The story of the West Country holiday trek in pre-motorway days.

West is Best

This site tells the story of a period in road history, before motorways or dual carriageways, when a long journey was a test of endurance. Travelling to the west for the annual holiday, or, for lorry drivers on long distance haulage, was a major expedition in the 50's, 60's and early 70's. Holidaymakers would have to plan for a full day or even 2 days, after sleeping in a layby, to reach their destination. Long distance coach schedules allowed for an all night journey with refreshment breaks, to arrive in the morning in Devon or Cornwall. Haulage contractors would also run through the night, stopping at 24 hour transport cafes, which were far more numerous then than they are now. These places were also used by motorists and coach parties as well. There were tea rooms for the more well-heeled traveller but, mostly, everyone mixed in together.

The A30/A303 travellers had slowly negotiated their way through Staines, before the 1961 bypass, Camberley, Basingstoke bypass, Andover, Amesbury, Wylye, Mere, Wincanton, Ilchester, Ilminster, Honiton and, numerous villages, before finally arriving at the Exeter bypass, and merging with the A38.

The A38 from Birmingham to Exeter was known as The Longest Lane, as it passed through every town and village on the 140 mile long route. The section  through Bromsgrove, Droitwich and Worcester was bypassed fairly early on, in July 1962, by the first section of M5. It connected to the M50 to Ross-on-Wye, (the Ross Spur) but, traffic bound for the South West, had to leave at J1 to join the A38 southwards. This passed through Tewkesbury, Gloucester, Bristol, Highbridge, Bridgwater, Taunton, Wellington, Cullompton, many villages and, onto the Exeter bypass, where it met the A30, carrying all the traffic from London and the Home Counties.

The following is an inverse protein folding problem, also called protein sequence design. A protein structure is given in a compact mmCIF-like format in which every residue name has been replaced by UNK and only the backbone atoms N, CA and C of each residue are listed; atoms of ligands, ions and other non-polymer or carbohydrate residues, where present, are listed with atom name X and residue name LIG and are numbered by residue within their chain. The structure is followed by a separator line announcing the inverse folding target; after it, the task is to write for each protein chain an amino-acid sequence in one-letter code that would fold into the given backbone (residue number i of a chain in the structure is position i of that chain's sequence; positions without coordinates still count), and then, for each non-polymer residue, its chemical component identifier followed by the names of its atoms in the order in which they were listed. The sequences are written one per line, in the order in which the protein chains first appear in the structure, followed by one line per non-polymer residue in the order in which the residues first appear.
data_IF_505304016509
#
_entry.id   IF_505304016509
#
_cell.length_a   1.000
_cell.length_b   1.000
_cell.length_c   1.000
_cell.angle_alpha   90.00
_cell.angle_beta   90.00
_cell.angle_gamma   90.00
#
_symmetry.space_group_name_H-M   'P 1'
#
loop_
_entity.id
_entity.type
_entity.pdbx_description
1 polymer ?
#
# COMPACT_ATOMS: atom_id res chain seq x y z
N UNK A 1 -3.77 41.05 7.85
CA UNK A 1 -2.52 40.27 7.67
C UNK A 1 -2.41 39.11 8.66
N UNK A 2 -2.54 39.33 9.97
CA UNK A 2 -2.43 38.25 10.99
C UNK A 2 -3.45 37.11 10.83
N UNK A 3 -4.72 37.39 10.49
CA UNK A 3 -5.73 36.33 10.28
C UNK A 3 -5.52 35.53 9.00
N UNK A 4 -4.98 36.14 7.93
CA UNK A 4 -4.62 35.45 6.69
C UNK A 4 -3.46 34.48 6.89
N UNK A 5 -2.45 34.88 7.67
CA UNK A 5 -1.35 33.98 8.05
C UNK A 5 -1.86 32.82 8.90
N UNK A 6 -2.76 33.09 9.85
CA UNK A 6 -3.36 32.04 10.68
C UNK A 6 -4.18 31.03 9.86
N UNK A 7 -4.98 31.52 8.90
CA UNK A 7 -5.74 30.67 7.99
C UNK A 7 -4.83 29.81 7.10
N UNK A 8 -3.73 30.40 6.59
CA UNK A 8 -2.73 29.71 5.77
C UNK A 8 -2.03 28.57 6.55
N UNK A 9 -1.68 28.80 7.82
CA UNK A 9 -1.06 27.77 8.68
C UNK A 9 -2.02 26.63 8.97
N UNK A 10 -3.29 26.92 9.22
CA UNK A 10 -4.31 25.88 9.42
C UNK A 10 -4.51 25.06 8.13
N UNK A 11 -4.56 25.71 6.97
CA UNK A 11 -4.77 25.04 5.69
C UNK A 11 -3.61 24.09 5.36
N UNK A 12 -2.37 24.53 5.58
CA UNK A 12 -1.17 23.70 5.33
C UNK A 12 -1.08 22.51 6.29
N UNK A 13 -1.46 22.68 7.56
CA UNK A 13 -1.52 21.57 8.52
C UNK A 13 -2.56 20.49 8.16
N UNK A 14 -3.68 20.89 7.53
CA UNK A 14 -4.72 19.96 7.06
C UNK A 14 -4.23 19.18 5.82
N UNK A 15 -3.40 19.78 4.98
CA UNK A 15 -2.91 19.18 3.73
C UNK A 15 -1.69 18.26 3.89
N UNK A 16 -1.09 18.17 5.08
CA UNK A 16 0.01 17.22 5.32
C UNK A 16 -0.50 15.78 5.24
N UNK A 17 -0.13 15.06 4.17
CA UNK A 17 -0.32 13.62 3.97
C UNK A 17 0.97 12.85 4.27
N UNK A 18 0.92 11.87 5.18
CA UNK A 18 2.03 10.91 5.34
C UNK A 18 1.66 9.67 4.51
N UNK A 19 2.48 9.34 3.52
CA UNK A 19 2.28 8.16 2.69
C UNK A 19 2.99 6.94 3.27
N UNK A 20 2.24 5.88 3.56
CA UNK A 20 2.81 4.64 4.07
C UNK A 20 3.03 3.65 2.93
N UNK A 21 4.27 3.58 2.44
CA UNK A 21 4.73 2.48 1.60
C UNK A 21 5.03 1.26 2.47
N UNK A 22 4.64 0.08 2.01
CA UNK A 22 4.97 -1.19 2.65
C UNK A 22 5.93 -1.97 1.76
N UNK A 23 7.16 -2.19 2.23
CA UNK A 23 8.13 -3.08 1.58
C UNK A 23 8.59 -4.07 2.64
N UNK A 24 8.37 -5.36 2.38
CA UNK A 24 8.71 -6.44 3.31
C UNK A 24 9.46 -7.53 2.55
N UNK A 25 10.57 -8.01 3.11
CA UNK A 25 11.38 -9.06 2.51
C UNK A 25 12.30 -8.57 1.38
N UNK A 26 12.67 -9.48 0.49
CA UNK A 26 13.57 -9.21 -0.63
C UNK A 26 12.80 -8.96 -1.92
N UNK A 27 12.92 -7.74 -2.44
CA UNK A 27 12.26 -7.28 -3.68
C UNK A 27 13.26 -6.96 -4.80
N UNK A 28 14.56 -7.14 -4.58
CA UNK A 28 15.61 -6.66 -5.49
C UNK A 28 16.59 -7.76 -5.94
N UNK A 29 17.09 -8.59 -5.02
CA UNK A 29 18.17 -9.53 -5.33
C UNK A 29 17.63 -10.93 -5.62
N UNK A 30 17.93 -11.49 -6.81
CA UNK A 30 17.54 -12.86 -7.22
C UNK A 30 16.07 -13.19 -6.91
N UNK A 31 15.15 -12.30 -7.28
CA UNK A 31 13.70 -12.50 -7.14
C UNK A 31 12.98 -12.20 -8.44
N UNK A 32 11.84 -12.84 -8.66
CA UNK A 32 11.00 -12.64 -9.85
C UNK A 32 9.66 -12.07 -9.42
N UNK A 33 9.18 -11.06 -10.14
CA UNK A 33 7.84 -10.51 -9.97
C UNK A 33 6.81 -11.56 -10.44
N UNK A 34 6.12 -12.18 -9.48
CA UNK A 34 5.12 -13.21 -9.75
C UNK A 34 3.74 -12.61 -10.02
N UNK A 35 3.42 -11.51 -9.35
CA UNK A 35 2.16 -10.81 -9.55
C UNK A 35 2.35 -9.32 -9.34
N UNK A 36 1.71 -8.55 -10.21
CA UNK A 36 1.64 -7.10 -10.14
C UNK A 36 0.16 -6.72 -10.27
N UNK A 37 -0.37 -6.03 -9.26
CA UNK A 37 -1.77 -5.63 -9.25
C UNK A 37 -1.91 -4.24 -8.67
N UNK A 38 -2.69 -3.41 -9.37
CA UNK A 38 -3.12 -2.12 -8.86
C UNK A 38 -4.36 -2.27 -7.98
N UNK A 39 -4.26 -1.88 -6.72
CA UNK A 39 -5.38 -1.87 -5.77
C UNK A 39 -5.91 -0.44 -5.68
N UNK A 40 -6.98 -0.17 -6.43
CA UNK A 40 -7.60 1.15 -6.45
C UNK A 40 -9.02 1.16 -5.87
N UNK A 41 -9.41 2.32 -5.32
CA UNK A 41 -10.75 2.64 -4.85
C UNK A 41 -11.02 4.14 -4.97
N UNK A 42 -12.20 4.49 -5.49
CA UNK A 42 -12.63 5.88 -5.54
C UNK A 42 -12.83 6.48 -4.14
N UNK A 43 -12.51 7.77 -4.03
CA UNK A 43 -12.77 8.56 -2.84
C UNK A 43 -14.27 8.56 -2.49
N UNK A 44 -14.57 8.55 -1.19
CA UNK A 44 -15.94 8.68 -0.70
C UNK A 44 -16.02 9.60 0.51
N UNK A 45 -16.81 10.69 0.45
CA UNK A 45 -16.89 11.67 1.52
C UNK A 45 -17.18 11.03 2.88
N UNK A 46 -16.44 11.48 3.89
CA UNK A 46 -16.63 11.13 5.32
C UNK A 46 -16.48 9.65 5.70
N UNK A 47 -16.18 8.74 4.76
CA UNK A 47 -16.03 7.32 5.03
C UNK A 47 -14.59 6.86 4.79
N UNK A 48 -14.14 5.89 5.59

This bypass became one of the most famous roads in Britain in the 1960's, notorious for holiday tailbacks in all directions, as those that had finished their holidays queued eastbound, passing the westbound tailback of arriving holidaymakers. It could take up to 5 hours to put Exeter behind them.

We will head west from London or, south from the Midlands, on both routes and relive those tiring, frustrating yet also,  adventurous journeys, when finally arriving at your destination, really felt like an achievement.

Contributions to       

After the Memories and Photo sections listed at the top of this page, there is more at

The West Country Historic Omnibus & Transport Trust at

Everything you need to know about British roads on